On February 4, 2010 we compared the emergence of the Greek crisis to the first indications of a problem at Bear Stearns:

The emergence of the crisis is reminiscent of the first indications that Bear Stearns was facing financial difficulty, and could be the proverbial canary in the coal mine indicating the potential contagion to a slew of other sovereign nations.  Moreover, it's an indication that the severe global debt problems we have been talking about for so long are still with us and getting worse rather than better.  (For more detail see our most recent special report, entitled The Total Debt Relative to GDP Trumps Everything Else.)  The lesson the world never seems to learn is that whenever and wherever we get an explosion of debt we also get a series of asset bubbles that are sure to implode.  When that happens assets disappear, but the debt remains and there is not enough income to service the interest payments or to pay off the debt at maturity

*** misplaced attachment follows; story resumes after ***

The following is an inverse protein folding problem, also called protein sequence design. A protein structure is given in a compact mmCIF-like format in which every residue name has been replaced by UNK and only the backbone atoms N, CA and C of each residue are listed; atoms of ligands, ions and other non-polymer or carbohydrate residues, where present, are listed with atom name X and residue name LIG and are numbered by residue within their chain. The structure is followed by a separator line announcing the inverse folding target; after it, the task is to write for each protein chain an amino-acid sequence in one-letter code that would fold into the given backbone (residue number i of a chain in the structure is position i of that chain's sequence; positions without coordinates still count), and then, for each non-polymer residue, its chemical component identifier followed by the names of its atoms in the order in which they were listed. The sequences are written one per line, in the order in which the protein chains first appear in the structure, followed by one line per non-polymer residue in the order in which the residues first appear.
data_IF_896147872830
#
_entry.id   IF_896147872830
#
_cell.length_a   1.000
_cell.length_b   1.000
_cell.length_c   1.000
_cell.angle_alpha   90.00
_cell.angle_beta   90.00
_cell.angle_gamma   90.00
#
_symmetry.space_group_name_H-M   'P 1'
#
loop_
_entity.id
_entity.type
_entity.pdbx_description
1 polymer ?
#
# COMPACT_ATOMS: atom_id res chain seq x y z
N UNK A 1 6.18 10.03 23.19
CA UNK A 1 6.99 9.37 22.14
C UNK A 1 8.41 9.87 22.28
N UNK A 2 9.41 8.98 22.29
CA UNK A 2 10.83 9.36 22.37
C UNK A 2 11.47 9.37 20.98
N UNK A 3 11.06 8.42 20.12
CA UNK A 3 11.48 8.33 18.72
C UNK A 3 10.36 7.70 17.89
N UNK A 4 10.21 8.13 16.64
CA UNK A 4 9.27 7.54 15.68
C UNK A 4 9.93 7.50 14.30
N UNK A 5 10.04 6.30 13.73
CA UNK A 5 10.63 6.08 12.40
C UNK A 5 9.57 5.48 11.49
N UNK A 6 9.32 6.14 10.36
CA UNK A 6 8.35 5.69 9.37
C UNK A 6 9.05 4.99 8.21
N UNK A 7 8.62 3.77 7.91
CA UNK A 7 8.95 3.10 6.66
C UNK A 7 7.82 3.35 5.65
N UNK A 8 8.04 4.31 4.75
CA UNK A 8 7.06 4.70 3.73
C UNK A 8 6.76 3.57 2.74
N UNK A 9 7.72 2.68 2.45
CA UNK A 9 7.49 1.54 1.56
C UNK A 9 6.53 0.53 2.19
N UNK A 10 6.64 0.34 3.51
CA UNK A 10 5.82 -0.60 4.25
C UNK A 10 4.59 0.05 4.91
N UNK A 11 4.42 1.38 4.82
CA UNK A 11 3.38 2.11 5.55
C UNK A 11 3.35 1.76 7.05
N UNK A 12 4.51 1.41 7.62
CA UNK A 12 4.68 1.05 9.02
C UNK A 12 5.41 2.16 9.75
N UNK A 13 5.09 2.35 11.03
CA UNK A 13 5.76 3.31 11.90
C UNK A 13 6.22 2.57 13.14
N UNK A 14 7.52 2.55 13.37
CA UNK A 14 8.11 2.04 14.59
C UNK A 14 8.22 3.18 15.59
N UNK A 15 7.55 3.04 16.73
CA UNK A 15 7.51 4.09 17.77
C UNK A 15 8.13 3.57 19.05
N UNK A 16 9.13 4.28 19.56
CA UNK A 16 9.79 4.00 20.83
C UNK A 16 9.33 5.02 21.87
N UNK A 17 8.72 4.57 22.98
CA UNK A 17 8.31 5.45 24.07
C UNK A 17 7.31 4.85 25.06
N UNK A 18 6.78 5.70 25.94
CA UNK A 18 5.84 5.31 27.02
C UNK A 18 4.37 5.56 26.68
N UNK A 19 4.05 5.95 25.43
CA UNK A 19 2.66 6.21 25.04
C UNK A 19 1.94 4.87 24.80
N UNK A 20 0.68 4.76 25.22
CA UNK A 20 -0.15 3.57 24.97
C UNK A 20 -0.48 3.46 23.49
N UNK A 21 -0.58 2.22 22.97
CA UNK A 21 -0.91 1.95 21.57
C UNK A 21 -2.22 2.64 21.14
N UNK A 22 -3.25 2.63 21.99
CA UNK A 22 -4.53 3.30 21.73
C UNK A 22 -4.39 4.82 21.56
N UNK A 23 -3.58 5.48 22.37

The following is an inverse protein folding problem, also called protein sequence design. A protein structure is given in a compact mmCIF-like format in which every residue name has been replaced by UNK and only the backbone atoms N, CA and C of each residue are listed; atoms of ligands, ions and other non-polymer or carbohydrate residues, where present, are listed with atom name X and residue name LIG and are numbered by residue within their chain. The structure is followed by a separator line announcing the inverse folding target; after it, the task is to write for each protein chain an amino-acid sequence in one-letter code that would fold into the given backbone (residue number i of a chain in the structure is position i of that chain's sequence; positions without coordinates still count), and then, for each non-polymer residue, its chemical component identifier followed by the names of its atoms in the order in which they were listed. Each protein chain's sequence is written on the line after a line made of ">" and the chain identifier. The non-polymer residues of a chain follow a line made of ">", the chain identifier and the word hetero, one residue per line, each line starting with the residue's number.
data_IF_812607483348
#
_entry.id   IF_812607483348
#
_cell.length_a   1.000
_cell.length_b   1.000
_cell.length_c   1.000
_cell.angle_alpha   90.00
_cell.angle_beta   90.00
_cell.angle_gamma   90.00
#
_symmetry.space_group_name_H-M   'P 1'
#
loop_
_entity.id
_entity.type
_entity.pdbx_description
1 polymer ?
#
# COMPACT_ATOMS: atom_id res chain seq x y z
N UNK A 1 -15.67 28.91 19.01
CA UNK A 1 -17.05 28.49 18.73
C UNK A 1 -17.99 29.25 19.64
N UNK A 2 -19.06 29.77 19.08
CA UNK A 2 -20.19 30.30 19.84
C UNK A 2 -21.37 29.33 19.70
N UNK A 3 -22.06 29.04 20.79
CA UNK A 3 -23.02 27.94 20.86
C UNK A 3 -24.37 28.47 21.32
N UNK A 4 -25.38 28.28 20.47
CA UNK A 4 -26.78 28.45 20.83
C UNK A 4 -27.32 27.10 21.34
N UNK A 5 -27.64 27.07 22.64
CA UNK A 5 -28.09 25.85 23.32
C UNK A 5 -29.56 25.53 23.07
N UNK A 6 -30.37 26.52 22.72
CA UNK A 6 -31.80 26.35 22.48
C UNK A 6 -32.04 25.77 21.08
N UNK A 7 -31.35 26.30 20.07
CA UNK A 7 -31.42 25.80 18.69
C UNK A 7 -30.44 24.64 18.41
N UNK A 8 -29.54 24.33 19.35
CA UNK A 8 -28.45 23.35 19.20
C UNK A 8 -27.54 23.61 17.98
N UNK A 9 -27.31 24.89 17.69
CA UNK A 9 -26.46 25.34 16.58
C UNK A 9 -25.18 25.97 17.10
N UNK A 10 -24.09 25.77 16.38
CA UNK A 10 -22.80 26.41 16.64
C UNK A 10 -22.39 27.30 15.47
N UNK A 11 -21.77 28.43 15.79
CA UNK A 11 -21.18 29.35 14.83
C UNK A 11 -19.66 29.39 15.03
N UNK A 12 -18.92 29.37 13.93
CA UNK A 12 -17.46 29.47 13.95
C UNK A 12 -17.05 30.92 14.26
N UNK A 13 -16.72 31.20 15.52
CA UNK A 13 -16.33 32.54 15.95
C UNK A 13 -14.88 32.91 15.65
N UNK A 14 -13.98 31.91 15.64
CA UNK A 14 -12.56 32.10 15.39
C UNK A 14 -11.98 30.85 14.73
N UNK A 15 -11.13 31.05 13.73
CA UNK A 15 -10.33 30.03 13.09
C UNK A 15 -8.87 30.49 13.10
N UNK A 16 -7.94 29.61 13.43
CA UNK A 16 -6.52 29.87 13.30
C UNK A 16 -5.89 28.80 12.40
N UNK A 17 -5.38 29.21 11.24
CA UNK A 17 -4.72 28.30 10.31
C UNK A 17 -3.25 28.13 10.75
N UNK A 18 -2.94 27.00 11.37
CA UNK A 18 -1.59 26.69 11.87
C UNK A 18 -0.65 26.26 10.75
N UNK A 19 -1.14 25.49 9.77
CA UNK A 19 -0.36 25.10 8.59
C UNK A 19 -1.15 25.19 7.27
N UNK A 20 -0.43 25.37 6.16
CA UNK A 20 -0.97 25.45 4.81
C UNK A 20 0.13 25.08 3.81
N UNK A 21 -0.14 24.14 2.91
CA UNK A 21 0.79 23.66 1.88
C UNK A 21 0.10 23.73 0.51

On February 11, 2010 we related the Greek crisis to the overall global debt:

The Greek fiscal crisis is just a symptom of world-wide credit problems that was signaled by the emergence of subprime loan disclosures as early as August 2006.  The importance of subprime lending was not recognized until much later, but nevertheless evolved into a continuing series of economic and financial crises that continue until this day.  The problem has now extended to sovereign debt, and, as usual, the weakest links are exposed first (Dubai and Greece) only to spread to stronger entities later.  Not far behind are Portugal and Spain, then perhaps Italy and Britain.  It's not just a localized minor problem to be solved by some sleight-of-hand by the EU, but a debt crisis that could envelop the globe.

On March 4, 2010 we related the sovereign debt problems to the stock market: